@superviewWithRestorationID[myUd] view restoration id (string) Traverses up the view hierarchy until it finds a superview with the specified restoration ID. This example returns the closes superview with restorationIdentifier == myID.
@superviewWithClass[UITableViewCell] class name (string) Traverses up the view hierarchy until it finds a superview with the specified class. This example returns the superview that inherits from UITableViewCell. Probably the most useful key path operator.
@subviews[2] subview index (int) Returns the element from the subviews array of the view at the specified index. This example returns the 3rd element from the subviews array.
@subviewWithTag[12] view tag (int) Finds and returns the element from the subviews array of the view with the specified tag. This example returns the subview with tag == 12.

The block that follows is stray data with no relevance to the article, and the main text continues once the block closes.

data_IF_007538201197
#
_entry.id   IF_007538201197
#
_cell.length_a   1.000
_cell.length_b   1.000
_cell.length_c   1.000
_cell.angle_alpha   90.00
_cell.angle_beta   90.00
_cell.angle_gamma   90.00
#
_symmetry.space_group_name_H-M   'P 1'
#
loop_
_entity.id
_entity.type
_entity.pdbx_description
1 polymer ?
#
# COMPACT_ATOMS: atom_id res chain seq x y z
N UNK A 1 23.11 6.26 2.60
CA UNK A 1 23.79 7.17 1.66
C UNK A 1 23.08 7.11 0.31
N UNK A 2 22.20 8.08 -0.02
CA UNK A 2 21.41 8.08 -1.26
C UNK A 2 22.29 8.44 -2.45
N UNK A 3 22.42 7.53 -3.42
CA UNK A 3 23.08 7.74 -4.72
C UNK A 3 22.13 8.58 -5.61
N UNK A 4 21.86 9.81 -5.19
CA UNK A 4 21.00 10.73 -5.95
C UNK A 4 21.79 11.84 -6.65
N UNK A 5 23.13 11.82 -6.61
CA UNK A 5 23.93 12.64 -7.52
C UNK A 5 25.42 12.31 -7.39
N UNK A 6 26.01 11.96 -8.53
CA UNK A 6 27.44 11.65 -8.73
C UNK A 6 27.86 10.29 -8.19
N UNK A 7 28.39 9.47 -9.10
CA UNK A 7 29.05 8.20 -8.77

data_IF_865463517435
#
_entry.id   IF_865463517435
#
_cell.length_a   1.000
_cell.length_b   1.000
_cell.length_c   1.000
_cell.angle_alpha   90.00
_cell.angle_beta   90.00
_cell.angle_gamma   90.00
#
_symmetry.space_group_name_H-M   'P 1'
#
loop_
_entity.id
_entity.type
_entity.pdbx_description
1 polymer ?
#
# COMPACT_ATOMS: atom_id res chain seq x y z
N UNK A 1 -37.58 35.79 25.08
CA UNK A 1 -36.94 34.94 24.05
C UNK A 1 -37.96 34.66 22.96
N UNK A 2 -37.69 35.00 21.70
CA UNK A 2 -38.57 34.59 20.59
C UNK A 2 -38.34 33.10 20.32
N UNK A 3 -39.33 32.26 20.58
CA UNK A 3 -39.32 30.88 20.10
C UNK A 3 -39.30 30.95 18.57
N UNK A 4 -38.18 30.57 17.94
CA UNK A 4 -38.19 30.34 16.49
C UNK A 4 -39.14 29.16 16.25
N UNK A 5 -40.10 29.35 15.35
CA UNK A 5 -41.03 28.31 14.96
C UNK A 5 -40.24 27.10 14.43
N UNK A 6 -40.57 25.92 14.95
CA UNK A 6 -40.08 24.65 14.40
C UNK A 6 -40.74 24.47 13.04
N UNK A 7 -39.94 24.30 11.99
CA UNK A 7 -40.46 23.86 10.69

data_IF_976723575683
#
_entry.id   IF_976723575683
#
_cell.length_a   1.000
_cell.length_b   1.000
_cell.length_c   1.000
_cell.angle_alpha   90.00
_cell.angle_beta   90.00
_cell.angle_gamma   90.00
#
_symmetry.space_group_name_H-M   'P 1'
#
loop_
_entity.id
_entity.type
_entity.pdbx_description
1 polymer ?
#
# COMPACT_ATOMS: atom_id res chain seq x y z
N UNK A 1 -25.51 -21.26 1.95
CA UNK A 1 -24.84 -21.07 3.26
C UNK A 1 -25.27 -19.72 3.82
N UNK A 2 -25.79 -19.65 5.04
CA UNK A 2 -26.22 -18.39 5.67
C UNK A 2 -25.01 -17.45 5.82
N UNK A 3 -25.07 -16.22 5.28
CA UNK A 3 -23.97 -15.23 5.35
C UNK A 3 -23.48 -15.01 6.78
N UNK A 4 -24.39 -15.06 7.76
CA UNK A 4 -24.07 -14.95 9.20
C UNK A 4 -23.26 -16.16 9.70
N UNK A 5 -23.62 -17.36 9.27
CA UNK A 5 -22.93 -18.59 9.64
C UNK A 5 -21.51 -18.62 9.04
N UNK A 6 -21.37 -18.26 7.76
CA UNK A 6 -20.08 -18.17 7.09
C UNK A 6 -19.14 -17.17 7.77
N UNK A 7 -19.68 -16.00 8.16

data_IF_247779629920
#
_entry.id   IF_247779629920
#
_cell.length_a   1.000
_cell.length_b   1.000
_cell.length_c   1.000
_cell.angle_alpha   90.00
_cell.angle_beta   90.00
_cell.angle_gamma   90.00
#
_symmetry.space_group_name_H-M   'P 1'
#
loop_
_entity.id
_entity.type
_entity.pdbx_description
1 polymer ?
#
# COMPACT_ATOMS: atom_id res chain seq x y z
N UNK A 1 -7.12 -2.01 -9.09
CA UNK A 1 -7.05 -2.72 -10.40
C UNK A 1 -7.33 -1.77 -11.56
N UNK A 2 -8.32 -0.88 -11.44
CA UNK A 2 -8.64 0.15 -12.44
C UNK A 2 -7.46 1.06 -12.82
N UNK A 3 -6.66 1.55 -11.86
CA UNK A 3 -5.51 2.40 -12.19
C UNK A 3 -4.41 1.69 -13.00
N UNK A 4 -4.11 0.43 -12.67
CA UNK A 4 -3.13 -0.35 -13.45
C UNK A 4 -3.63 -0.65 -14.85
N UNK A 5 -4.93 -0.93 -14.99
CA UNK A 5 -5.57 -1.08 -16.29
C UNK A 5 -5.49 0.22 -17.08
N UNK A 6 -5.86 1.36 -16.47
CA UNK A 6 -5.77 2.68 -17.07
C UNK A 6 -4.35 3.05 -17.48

@subviewWithRestorationID[myId] view restoration id (string) Finds and returns the element from the subviews array of the view with the specified restoration identifier. This example returns the subview with restorationIdentifier == 12.
@subviewWithClass[UILabel] class name (string) Finds and returns the first element from the subviews array of the view that is an instance of the specified class. This example returns the first UILabel from the subviews array.
@cell none Traverses up the view hierarchy until it finds a superview with UITableViewCell or UICollectionViewCell class. A kind of shortcut to @superviewWithClass[UITableViewCell] and @superviewWithClass[UICollectionViewCell]